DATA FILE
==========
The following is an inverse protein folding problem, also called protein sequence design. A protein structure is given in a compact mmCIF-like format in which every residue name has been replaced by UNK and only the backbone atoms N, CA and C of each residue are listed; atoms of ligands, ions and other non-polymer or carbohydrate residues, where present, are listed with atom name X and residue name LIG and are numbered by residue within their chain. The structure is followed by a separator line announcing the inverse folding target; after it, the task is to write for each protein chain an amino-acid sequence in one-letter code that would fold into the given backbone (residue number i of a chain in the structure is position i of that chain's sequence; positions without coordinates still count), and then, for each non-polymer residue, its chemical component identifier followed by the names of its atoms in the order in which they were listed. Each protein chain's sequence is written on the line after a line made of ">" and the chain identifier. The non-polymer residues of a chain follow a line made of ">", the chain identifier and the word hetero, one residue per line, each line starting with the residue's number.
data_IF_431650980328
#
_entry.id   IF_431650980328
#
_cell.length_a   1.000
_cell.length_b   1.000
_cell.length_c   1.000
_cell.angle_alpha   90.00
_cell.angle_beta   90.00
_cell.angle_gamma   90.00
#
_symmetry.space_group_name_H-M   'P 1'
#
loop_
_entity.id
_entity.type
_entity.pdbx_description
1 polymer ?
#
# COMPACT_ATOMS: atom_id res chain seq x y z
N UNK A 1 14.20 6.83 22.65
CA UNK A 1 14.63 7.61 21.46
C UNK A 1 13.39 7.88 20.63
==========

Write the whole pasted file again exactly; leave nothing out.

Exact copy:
The following is an inverse protein folding problem, also called protein sequence design. A protein structure is given in a compact mmCIF-like format in which every residue name has been replaced by UNK and only the backbone atoms N, CA and C of each residue are listed; atoms of ligands, ions and other non-polymer or carbohydrate residues, where present, are listed with atom name X and residue name LIG and are numbered by residue within their chain. The structure is followed by a separator line announcing the inverse folding target; after it, the task is to write for each protein chain an amino-acid sequence in one-letter code that would fold into the given backbone (residue number i of a chain in the structure is position i of that chain's sequence; positions without coordinates still count), and then, for each non-polymer residue, its chemical component identifier followed by the names of its atoms in the order in which they were listed. Each protein chain's sequence is written on the line after a line made of ">" and the chain identifier. The non-polymer residues of a chain follow a line made of ">", the chain identifier and the word hetero, one residue per line, each line starting with the residue's number.
data_IF_431650980328
#
_entry.id   IF_431650980328
#
_cell.length_a   1.000
_cell.length_b   1.000
_cell.length_c   1.000
_cell.angle_alpha   90.00
_cell.angle_beta   90.00
_cell.angle_gamma   90.00
#
_symmetry.space_group_name_H-M   'P 1'
#
loop_
_entity.id
_entity.type
_entity.pdbx_description
1 polymer ?
#
# COMPACT_ATOMS: atom_id res chain seq x y z
N UNK A 1 14.20 6.83 22.65
CA UNK A 1 14.63 7.61 21.46
C UNK A 1 13.39 7.88 20.63